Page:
Washington D.C., January 24, 2018 - On the day before September 11, 2001, Secretary of Defense Donald Rumsfeld believed the gravest threat to American national security was Pentagon bureaucracy, according to “snowflakes” he wrote that were released by the Defense Department after a five-year Freedom of Information Act fight and lawsuit by the National Security Archive.
At 10:15 AM on September 10, Rumsfeld authored a snowflake – the term used to describe his usually one-page, often one-sentence, memos that he sent to his underlings to ask a question or issue an instruction – bemoaning the quantity of DOD agencies, surgeons general, inspectors general, judge advocates general, Congressional Relations functions, and Public Affairs functions. He concluded the memo by asking, “Is this all really necessary?” In a separate September 10 item, he pondered abolishing the Armed Forces Staff College.
The same day, Rumsfeld gave a speech warning, “This adversary is one of the world’s last bastions of central planning. It governs by dictating five-year plans. From a single capital, it attempts to impose its demands across time zones, continents, oceans, and beyond….You may think I’m describing one of the last decrepit dictators of the world [but] the adversary’s closer to home. It’s the Pentagon Bureaucracy.”
The September 10 memo is one page out of an estimated 59,000 pages the Pentagon has begun to provide in segments to the Archive in response to its FOIA suit.
The next snowflake in the corpus is dated September 12, 2001. In it, Rumsfeld instructs, “Someone ought to be thinking through what kind of an event we are going to have for the people who died here.” In the aftermath of the September 11, 2001 attacks, the Pentagon budget expanded from 325 billion in FY 2001 to 447 billion in FY 2006 and military personnel estimates rose from 76,888 to 111,286 during the same period, ending Rumsfeld’s war on bureaucracy.
Rumsfeld eschewed modern email communication and used paper and ink instead, because he believed it was much easier to keep paper on file and track the progress of his dictums and queries. Though quick for Rumsfeld to dictate or type, these memos requesting actions, position papers, or research were a significant burden on Pentagon employees, growing, in Rumsfeld’s own words, “from mere flurries to a veritable blizzard.” According to Washington Post reporter Robin Wright, one of the first to disclose Rumsfeld’s use of snowflakes, it was not uncommon for him to send up to 60 snowflakes on a given day.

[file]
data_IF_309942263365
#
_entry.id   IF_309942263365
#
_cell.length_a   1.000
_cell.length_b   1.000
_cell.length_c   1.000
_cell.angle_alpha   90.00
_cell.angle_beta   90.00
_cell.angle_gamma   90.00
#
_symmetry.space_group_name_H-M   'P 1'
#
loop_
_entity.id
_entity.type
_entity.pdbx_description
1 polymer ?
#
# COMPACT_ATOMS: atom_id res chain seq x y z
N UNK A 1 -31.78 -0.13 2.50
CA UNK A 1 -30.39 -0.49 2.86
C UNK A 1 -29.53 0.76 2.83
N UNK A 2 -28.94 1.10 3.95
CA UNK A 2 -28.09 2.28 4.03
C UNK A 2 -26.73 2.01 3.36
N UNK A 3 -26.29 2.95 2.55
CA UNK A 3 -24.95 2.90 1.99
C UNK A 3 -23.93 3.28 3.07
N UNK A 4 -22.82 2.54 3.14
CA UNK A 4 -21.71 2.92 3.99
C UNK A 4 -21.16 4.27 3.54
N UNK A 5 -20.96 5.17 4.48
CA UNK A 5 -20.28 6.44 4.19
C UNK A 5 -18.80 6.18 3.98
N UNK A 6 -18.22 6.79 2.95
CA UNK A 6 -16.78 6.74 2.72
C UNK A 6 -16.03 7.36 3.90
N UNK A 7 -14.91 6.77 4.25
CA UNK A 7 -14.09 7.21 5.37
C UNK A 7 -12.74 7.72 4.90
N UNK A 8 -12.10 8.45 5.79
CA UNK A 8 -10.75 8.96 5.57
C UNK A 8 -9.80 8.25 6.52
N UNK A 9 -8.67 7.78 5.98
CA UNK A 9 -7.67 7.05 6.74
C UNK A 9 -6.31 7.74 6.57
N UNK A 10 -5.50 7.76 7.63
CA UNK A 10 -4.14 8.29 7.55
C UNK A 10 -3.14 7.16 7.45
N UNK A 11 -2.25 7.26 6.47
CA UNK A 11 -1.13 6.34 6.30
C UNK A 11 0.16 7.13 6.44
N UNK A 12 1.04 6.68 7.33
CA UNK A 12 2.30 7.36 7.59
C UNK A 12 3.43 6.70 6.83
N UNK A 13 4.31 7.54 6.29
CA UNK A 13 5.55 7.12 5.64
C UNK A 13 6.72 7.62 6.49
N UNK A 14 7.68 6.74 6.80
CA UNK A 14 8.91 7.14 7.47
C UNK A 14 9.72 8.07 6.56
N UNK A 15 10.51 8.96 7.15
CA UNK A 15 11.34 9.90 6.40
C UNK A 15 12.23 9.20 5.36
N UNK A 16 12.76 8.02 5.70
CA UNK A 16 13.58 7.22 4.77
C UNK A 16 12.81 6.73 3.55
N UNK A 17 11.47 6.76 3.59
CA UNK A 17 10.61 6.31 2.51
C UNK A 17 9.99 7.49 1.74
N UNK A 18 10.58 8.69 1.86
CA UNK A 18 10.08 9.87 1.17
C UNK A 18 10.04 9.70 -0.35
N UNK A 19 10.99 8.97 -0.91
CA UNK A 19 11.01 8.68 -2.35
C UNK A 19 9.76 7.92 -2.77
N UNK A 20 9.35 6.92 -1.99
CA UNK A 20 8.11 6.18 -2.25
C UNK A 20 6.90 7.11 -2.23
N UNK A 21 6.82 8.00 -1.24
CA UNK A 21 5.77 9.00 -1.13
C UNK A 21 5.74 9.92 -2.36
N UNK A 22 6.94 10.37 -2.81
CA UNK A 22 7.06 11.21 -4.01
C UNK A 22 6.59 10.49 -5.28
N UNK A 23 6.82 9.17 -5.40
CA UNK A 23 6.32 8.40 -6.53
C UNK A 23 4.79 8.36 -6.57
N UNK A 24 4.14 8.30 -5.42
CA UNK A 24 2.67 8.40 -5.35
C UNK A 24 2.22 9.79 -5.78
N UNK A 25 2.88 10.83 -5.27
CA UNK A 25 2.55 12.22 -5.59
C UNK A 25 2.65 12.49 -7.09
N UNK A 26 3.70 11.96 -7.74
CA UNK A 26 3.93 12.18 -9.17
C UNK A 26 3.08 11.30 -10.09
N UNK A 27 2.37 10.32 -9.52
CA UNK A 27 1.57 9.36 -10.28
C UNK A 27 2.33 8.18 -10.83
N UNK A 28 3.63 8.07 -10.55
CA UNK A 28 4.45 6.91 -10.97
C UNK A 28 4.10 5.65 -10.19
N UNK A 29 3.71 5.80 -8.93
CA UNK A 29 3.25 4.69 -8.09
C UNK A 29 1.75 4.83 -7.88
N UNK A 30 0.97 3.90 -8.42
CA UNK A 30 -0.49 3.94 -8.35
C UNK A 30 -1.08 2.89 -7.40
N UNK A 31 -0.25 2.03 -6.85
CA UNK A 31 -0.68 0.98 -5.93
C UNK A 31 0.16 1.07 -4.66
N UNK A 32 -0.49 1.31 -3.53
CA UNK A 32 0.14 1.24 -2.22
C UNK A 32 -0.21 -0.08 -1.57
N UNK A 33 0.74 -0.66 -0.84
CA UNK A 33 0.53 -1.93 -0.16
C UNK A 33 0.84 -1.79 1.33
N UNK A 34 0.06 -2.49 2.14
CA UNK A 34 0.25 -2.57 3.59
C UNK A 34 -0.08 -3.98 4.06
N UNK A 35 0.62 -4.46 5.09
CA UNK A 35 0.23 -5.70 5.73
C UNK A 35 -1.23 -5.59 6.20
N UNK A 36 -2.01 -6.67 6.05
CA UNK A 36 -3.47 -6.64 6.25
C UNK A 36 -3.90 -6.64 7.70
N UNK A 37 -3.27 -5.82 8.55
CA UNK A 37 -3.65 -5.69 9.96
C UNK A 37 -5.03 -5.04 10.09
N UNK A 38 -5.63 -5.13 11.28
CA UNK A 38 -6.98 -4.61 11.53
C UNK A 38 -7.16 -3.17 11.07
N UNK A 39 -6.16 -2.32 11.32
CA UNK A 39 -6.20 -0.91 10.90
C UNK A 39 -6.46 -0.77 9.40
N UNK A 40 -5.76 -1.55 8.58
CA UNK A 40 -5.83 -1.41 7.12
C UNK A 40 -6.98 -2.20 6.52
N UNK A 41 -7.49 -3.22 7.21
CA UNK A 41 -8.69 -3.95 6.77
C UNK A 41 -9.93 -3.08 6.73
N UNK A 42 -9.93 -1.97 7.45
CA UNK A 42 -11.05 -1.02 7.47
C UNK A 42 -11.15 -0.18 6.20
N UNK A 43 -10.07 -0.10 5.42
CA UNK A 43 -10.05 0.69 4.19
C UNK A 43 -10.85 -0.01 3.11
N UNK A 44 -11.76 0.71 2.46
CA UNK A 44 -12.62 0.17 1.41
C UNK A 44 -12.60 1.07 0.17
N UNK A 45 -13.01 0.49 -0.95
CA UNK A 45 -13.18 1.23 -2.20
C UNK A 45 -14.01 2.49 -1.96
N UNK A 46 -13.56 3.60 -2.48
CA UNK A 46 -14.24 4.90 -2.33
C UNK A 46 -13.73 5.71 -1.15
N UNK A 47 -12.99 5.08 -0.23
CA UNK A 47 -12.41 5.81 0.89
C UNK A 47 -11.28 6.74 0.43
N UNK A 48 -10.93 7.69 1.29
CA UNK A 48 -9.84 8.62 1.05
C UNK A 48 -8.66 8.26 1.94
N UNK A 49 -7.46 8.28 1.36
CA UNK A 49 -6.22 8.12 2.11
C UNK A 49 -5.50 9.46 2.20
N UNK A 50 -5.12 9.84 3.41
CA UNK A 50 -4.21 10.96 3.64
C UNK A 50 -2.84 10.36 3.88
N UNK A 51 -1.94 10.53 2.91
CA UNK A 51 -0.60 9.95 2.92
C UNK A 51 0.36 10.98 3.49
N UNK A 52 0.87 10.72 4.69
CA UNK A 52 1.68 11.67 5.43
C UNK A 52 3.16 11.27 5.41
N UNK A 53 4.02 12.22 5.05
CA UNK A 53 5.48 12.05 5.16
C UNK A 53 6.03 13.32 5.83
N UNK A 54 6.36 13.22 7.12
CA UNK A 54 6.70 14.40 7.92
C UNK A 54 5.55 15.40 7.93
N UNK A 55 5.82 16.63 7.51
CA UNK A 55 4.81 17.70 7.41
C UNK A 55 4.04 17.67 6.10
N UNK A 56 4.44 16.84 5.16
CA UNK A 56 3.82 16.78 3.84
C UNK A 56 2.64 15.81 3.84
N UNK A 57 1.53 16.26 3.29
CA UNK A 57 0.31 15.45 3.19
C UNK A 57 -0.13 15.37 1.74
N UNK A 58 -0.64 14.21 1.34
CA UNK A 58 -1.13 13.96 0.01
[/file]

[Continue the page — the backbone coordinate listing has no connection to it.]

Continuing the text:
Rumsfeld began publishing a relatively small subset of these snowflakes to publicize his 2011 memoir Known and Unknown. The DOD release of these documents to Rumsfeld caused a stir among researchers and historians whose FOIA requests for the same material, made years earlier, continued to languish in the DOD queue. In June of 2011, the Archive filed a FOIA request for the entire body of snowflakes. Six years later, not having received a single snowflake from that request, the Archive filed a Freedom of Information Act lawsuit against the Department of Defense.
Represented pro bono by the firm Skadden, Arps, Slate, Meagher & Flom, the Archive filed its complaint on March 17, 2017. Skadden attorneys Melissa Smith, Cliff Sloan, and Gregory Craig of Skadden Arps, had the pleasure of hearing the Department of Defense attorney Mark Harrington confess at an August 7, 2017, hearing, "As far as the delay in the initial response to the request, all I can do is fall on our sword; that was too long." Judge Tanya S. Chutkan agreed, calling the DOD six-year delay "unconscionably long."
The Department of Defense is now releasing the snowflakes on a rolling monthly basis. In addition to highlighting particular items, the Archive is posting them in their entirety online as they become available to us on a special section of our website named "Rumsfeld’s Snowflakes."
The full corpus of snowflakes is a critical historical resource. The snowflakes serve as a sort of ultimate Pentagon chronology, touching on such diverse DOD issues as staffing, Rumsfeld’s personal requests, advice from such notables as Frank Gaffney and Newt Gingrich, communications from Rumsfeld to President George W. Bush, relations with Russia, China, and other nations, and the DOD’s strategy and conduct in the wars in Afghanistan and Iraq.
On this page, peruse a selection of snowflakes the Archive found notable, then explore the first full release, with more to come! Finally, tweet other notable releases using the hashtag #rummysnowflakes.